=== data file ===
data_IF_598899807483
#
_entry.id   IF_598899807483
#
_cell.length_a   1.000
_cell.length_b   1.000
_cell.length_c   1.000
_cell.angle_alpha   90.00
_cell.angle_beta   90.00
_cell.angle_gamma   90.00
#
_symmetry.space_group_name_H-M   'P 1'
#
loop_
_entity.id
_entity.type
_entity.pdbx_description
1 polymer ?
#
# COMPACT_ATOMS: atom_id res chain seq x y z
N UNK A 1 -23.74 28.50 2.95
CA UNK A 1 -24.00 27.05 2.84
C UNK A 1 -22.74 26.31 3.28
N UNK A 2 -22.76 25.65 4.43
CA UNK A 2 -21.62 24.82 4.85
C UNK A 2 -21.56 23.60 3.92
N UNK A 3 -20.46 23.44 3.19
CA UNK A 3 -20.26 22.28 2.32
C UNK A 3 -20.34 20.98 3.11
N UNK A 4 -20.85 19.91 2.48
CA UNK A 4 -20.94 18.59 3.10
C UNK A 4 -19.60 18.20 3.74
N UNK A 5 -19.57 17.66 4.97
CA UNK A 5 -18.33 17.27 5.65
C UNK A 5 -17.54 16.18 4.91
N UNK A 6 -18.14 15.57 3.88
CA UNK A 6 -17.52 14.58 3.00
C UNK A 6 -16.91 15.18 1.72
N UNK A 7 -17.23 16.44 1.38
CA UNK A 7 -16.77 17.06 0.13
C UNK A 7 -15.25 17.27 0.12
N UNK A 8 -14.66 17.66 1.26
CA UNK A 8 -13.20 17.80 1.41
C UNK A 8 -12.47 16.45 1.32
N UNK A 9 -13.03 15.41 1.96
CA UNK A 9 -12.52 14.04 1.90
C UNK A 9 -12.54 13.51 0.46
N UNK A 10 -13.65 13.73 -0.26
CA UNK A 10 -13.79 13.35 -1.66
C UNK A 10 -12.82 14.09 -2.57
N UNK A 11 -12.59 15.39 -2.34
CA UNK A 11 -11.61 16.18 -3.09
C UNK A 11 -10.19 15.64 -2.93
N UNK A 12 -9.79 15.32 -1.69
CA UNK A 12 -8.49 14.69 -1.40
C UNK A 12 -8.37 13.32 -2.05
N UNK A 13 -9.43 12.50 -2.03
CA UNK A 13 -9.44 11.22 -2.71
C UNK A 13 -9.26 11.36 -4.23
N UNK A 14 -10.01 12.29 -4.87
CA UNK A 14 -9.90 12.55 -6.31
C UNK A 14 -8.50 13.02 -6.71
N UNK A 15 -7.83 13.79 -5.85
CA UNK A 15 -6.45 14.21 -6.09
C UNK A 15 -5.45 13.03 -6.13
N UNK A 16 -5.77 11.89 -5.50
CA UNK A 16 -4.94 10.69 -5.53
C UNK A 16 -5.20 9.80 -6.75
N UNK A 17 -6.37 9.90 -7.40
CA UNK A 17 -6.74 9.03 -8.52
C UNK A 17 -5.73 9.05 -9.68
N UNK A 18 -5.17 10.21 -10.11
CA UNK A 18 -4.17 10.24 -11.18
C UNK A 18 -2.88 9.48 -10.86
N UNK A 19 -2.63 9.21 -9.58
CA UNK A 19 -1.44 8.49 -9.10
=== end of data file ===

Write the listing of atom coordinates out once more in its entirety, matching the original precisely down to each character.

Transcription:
data_IF_598899807483
#
_entry.id   IF_598899807483
#
_cell.length_a   1.000
_cell.length_b   1.000
_cell.length_c   1.000
_cell.angle_alpha   90.00
_cell.angle_beta   90.00
_cell.angle_gamma   90.00
#
_symmetry.space_group_name_H-M   'P 1'
#
loop_
_entity.id
_entity.type
_entity.pdbx_description
1 polymer ?
#
# COMPACT_ATOMS: atom_id res chain seq x y z
N UNK A 1 -23.74 28.50 2.95
CA UNK A 1 -24.00 27.05 2.84
C UNK A 1 -22.74 26.31 3.28
N UNK A 2 -22.76 25.65 4.43
CA UNK A 2 -21.62 24.82 4.85
C UNK A 2 -21.56 23.60 3.92
N UNK A 3 -20.46 23.44 3.19
CA UNK A 3 -20.26 22.28 2.32
C UNK A 3 -20.34 20.98 3.11
N UNK A 4 -20.85 19.91 2.48
CA UNK A 4 -20.94 18.59 3.10
C UNK A 4 -19.60 18.20 3.74
N UNK A 5 -19.57 17.66 4.97
CA UNK A 5 -18.33 17.27 5.65
C UNK A 5 -17.54 16.18 4.91
N UNK A 6 -18.14 15.57 3.88
CA UNK A 6 -17.52 14.58 3.00
C UNK A 6 -16.91 15.18 1.72
N UNK A 7 -17.23 16.44 1.38
CA UNK A 7 -16.77 17.06 0.13
C UNK A 7 -15.25 17.27 0.12
N UNK A 8 -14.66 17.66 1.26
CA UNK A 8 -13.20 17.80 1.41
C UNK A 8 -12.47 16.45 1.32
N UNK A 9 -13.03 15.41 1.96
CA UNK A 9 -12.52 14.04 1.90
C UNK A 9 -12.54 13.51 0.46
N UNK A 10 -13.65 13.73 -0.26
CA UNK A 10 -13.79 13.35 -1.66
C UNK A 10 -12.82 14.09 -2.57
N UNK A 11 -12.59 15.39 -2.34
CA UNK A 11 -11.61 16.18 -3.09
C UNK A 11 -10.19 15.64 -2.93
N UNK A 12 -9.79 15.32 -1.69
CA UNK A 12 -8.49 14.69 -1.40
C UNK A 12 -8.37 13.32 -2.05
N UNK A 13 -9.43 12.50 -2.03
CA UNK A 13 -9.44 11.22 -2.71
C UNK A 13 -9.26 11.36 -4.23
N UNK A 14 -10.01 12.29 -4.87
CA UNK A 14 -9.90 12.55 -6.31
C UNK A 14 -8.50 13.02 -6.71
N UNK A 15 -7.83 13.79 -5.85
CA UNK A 15 -6.45 14.21 -6.09
C UNK A 15 -5.45 13.03 -6.13
N UNK A 16 -5.77 11.89 -5.50
CA UNK A 16 -4.94 10.69 -5.53
C UNK A 16 -5.20 9.80 -6.75
N UNK A 17 -6.37 9.90 -7.40
CA UNK A 17 -6.74 9.03 -8.52
C UNK A 17 -5.73 9.05 -9.68
N UNK A 18 -5.17 10.21 -10.11
CA UNK A 18 -4.17 10.24 -11.18
C UNK A 18 -2.88 9.48 -10.86
N UNK A 19 -2.63 9.21 -9.58
CA UNK A 19 -1.44 8.49 -9.10